Page 33: of Marine News Magazine (March 2015)

Fleet Optimization

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To get started with CONNECT, users log into a website and download a small program onto a local computer. All that is needed is a TCP/IP connection, standard Internet protocol. Some companies buy overlapping cell phone ser- vice in order to connect as often as possible, but the pro- gram is designed to work without a connection to shore and will save the data for when a connection is available.

Ideally, the software syncs every ? ve minutes. It is agnostic about what type of computer or tablet is used. There is no minimum level of connectivity and the data can move as fast as the connection allows. There are no SATCOM partners. The software is built to be ? exible enough to ac- commodate third party applications, so that all systems can talk to each other.

Bill Reid, VP of Product for Helm, says that customer data is secure, even when using the web. All messages are coded and both Helm and host Amazon Web Services are vigilant about keeping the data secure. Helm’s software ge- niuses have worked hard to make the software as easy to use as possible. Helm aims to have the apps themselves act as a guide for users by using simple language and allowing the user to see only what they need with nothing extraneous.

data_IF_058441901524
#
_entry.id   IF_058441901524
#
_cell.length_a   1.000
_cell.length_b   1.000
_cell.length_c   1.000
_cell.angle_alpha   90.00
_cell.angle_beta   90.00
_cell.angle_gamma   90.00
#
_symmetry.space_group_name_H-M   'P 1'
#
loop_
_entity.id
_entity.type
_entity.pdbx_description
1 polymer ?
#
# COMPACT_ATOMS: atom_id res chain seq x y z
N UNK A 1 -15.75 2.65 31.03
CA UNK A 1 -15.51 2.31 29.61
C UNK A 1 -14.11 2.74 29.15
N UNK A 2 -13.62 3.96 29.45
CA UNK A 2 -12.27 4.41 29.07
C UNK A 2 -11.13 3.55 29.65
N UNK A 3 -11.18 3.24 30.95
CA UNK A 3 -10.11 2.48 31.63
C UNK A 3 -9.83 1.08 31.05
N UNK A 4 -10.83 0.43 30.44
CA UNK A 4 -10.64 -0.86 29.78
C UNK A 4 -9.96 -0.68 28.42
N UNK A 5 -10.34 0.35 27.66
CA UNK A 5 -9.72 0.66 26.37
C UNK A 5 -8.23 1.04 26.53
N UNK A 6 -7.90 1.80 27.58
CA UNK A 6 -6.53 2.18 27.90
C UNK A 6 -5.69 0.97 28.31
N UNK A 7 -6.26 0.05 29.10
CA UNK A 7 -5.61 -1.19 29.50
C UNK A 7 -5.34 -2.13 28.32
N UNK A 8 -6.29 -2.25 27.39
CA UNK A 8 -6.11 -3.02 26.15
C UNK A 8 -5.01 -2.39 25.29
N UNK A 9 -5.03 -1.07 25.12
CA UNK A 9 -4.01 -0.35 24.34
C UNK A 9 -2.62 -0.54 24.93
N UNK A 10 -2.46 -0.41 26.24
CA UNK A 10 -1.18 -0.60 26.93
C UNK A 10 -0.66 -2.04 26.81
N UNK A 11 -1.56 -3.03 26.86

Ultimately, Helm sees ef? ciency inextricably linked with safety. They are betting that their user-friendly software is a catalyst for a safety culture. According to Banister, “If peo- ple understand that safety is not imposed upon them but is intrinsically in their best interest, there’s less resistance and more willingness to want to perform prescribed safety measures. Software that gets in the way of work will not be used and will not be a resource.” Helm wants crews to shift from an attitude of “have to” to “want to” use the software.

To achieve this, the process of designing the software looks different than at many companies. Helm calls itself the ? rst software designed by crews. Banister says that what often happens in industries, including the workboat industry, is that the people who are going to use the soft- ware are not the ones who design it. When they ? rst start with a customer, instead of talking about software, Helm’s staff asks, “How do you work? How do you go ahead and do what you do to achieve your goals throughout the day?”

Eventually, Helm goes back to the client with a rough de- sign of how the software works. It’s a step by step thing that they themselves have created.”

Looking Ahead

According to Banister, there should be room for Helm to grow in the workboat industry. He adds, “The way the industry breaks down is that there are many, many com- panies with fewer than ten vessels in their ? eet and I think

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